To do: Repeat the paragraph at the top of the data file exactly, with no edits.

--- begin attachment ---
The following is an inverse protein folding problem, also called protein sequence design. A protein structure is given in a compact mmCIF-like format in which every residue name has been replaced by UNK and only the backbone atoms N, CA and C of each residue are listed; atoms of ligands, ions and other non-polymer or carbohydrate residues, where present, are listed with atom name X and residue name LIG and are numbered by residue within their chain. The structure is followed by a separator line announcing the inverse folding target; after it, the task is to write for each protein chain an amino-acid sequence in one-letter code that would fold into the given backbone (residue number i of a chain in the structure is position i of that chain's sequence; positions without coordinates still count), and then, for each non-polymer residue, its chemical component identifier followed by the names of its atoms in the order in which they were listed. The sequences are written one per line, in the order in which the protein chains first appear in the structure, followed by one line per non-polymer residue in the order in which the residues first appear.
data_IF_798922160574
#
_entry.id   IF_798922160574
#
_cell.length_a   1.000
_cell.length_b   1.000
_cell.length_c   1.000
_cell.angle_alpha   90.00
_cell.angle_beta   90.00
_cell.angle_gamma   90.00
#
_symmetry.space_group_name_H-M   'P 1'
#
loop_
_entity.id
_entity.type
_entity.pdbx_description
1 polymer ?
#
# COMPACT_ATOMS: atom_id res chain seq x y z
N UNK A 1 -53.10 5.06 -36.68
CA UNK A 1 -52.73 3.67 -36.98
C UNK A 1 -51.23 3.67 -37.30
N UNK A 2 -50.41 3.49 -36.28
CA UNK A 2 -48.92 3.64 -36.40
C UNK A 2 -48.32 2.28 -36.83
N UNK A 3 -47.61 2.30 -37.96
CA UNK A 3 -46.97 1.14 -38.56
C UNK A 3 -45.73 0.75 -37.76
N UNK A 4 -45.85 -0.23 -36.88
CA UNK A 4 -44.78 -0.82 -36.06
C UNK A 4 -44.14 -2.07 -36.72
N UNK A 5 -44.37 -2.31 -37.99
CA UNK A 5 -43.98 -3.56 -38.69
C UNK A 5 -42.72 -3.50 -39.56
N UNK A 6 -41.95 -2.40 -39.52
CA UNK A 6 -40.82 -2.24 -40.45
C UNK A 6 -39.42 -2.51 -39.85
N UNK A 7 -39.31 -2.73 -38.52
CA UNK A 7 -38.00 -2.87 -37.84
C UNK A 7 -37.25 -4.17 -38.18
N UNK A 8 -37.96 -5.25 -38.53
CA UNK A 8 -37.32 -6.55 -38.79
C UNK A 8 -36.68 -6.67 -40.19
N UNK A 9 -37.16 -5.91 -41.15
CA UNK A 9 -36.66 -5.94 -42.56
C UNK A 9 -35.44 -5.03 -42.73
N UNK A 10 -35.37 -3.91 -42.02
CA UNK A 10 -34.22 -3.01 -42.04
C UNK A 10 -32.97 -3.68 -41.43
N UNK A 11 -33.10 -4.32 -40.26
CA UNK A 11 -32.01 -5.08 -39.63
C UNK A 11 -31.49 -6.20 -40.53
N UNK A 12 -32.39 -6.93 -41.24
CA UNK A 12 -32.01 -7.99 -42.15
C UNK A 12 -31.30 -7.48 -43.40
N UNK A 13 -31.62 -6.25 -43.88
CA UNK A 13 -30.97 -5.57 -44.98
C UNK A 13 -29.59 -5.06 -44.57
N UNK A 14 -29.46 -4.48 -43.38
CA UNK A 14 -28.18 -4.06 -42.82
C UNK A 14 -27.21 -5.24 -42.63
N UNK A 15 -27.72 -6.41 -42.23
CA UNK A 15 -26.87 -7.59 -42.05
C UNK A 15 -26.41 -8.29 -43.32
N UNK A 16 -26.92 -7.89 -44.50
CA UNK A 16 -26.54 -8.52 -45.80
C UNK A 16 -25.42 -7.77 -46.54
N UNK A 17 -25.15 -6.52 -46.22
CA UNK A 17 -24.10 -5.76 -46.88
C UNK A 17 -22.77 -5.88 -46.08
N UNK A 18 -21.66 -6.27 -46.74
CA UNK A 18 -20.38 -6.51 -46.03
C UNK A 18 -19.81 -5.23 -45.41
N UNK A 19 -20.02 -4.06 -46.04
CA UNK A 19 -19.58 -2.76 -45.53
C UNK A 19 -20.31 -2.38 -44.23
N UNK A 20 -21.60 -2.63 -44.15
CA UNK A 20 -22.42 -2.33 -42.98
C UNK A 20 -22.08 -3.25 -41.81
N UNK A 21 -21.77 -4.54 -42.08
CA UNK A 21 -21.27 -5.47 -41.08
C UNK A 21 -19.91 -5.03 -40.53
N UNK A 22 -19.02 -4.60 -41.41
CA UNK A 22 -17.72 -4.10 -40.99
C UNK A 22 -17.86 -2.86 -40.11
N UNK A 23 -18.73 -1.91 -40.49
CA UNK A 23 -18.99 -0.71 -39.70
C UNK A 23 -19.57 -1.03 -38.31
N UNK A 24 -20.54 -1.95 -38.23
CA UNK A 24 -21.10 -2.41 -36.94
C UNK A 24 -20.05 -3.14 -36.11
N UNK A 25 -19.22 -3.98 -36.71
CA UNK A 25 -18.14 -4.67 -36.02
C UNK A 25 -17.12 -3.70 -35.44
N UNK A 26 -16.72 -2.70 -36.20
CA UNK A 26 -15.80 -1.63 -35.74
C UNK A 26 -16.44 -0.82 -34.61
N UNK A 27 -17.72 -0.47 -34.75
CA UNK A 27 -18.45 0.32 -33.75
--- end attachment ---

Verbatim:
The following is an inverse protein folding problem, also called protein sequence design. A protein structure is given in a compact mmCIF-like format in which every residue name has been replaced by UNK and only the backbone atoms N, CA and C of each residue are listed; atoms of ligands, ions and other non-polymer or carbohydrate residues, where present, are listed with atom name X and residue name LIG and are numbered by residue within their chain. The structure is followed by a separator line announcing the inverse folding target; after it, the task is to write for each protein chain an amino-acid sequence in one-letter code that would fold into the given backbone (residue number i of a chain in the structure is position i of that chain's sequence; positions without coordinates still count), and then, for each non-polymer residue, its chemical component identifier followed by the names of its atoms in the order in which they were listed. The sequences are written one per line, in the order in which the protein chains first appear in the structure, followed by one line per non-polymer residue in the order in which the residues first appear.